To a certain degree, we need to see IoT as completely untrusted. Google’s BeyondCorp is a good goal for an entire org’s high-level vision of zero trust. Data introspection and device behaviors then need to have high inspection rather than assumptions of performance. We are advantaged in that we now live in a society full of tools where the reality is that encryption overhead is almost negligible with RISC based enhancements to network interface level assets. The organization can think differently about data protection in that kind of world with (relatively) cheap encryption cost to latency and performance.
When I think about IoT security, I continue to go back to an example that really made an impression on me a couple years back: If the team at IKEA can sell an IoT lightbar for cheap that has basic randomization, locked services, and minimal platform build … I have to think that certainly we can do better in health technology, industrial control systems, and manufacturing technologies.
When it comes to governance, IoT has the potential to turn asset management issues up to “11” on the 10-point scale of concern. How do you define an authorized device? Authorize an untrusted device to send data into the system? What do you recognize as a managed device? How will your organization make conditional access decisions to use, aggregate, and modify data? “Enterprise Architecture” (EA) needs to be part of the plan for effective governance. In some ways, as an industry, EA got swept up with the boom and bust of specific analyst models of architecture not proving out value cases at a lot of organizations. In today’s iterative digital world, architecture and simplicity have to be part of the IoT project Minimum Viable Product in order to realize the scale needed later.
We can’t manage IoT like laptops—these devices have fewer capabilities. Instead we need more affirmative approaches that integrate the components of the ecosystem in a predictable and defined way, like trusted cloud. The default expectation for a device intended to be used in a reduced management environment should have heavy encryption, PKI validation, and locked down application-controlled execution built into them out of the box.
When you take a step back and look at the problem as societal instead of the microcosm of a specific company’s product or implementation, public policy must enter into the intersection of law and devices at scale. We have to solve difficult questions like the role of liability and commercial incentives to build and deploy device platforms in a responsible way. As one example, when machine learning-led IoT decisions create a catastrophe, who is responsible? The owning company? The software vendor? The system integrator? All the above? In critical spaces like utilities and healthcare, we need the focus of meeting some level of criteria for devices to have minimum reasonable security.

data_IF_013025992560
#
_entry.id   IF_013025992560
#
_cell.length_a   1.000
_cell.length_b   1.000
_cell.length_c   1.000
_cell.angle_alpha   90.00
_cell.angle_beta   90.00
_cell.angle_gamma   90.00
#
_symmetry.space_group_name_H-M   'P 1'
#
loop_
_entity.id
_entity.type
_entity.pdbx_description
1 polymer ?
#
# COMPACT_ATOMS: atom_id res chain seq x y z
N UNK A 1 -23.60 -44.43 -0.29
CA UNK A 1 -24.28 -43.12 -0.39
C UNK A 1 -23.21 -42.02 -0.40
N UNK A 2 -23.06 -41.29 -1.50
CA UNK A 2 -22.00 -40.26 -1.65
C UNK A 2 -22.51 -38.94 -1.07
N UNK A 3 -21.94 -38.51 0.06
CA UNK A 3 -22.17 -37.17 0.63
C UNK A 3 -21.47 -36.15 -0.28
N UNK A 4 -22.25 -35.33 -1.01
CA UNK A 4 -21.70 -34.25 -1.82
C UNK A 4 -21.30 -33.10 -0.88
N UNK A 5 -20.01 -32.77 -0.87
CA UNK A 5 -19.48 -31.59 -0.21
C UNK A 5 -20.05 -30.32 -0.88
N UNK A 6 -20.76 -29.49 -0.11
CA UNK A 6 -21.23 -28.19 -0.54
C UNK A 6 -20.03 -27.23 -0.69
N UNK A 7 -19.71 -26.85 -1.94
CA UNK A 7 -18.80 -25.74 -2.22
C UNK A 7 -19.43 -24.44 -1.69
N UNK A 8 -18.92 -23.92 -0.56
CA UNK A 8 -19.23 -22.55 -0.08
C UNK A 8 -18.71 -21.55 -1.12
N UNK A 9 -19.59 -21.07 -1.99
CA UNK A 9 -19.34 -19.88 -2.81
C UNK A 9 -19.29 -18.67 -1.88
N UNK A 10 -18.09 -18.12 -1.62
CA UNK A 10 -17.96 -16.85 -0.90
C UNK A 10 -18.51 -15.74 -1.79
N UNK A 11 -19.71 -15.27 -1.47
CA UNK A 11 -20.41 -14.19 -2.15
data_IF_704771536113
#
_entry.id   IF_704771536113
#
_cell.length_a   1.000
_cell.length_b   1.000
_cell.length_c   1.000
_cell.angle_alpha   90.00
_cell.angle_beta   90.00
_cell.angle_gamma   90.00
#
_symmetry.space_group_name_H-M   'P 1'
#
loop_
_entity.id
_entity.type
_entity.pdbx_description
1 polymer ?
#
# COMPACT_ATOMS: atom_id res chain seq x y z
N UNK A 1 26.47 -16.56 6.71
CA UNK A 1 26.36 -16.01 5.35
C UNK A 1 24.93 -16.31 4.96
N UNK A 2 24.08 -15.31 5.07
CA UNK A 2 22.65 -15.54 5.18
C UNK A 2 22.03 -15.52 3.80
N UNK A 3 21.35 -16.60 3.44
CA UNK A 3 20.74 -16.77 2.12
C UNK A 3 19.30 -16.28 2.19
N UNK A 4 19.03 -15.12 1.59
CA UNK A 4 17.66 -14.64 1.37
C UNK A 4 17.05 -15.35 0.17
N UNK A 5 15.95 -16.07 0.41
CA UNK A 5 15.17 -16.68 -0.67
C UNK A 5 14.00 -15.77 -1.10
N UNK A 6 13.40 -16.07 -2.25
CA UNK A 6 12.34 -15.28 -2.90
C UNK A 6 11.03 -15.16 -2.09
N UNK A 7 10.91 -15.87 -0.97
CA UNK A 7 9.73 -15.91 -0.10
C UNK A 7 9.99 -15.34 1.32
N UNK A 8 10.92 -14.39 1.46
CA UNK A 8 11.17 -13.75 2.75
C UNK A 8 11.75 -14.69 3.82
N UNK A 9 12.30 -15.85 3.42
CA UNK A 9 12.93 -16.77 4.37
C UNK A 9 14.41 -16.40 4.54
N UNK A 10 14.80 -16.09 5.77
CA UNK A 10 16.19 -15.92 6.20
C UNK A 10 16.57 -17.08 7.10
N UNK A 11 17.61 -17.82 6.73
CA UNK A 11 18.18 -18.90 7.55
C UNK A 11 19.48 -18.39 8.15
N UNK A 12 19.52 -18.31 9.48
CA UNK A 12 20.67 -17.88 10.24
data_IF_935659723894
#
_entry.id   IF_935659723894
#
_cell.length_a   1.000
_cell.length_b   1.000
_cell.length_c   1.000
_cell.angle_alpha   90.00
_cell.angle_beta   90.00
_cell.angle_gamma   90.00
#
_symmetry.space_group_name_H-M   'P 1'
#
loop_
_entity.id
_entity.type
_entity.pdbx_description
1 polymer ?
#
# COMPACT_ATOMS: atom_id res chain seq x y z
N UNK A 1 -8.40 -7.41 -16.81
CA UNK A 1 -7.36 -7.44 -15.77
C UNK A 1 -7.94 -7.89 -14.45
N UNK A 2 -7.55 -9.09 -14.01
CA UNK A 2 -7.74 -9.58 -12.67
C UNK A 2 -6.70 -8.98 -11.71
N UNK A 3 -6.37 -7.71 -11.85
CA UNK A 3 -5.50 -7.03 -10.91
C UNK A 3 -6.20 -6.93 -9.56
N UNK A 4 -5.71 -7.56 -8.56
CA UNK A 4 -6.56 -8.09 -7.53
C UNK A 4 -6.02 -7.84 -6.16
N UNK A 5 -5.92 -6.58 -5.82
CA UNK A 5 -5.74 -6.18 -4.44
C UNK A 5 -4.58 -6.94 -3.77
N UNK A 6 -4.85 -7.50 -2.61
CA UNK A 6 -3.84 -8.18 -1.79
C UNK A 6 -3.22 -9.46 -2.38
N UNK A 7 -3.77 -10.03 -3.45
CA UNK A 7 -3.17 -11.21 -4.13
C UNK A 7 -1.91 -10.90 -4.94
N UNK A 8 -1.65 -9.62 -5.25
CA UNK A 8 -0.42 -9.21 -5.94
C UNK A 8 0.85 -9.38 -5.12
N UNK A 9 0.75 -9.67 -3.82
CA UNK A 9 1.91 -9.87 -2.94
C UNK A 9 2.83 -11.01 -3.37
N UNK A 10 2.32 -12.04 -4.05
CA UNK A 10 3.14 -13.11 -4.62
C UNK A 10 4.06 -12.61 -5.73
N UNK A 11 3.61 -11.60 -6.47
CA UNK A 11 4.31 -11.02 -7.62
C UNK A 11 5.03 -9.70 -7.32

Even at this scale, this, too could be a great place for graph theory and machine learning-led approaches to secure societal level device challenges like elections. It’s easily expressed as math—easily identified for loci and baseline deviations. We need investment, however, from government or non-traditional sources as the state/local government and education sectors have very long buying cycles, and the available budget for this problem hasn’t yet justified the extended R&D costs of these kinds of technological changes.
Even while these public policy shifts are emerging, the greater propensity of localized privacy law has created operational hurdles for enterprise. As a microcosm, introduction of privacy safeguards in the India data localization law represents many different interests trying to be balanced in one approach. This has created a higher cost for external multinationals as they create duplicative storage and has even slowed digital transformation and created a drag on growth for India based consulting and business process outsourcing economic engines. You could make the same analysis for CCPA or GDPR, but these same measures have helped privacy, potentially, for citizens.
To help companies navigate these challenges, we are seeing organizations like ENISA, and the NCSC Secure Authority providing advisory guidance. This leads to the definition of a state of reasonable practice. When we add that kind of practical dimension to ISO standards like the 27000 series, and the Top 20 from the Center for Internet Security, and others, we help organizations navigate what the basics look like for practical security applicability in IoT and security generally.
In Part II of this series, we’ll explore the threat of cryptocrime, the nature of cybersecurity threats in the near future, and the steps that small- and medium-sized businesses can take to protect themselves.
About the Author
Categories: Cloud Security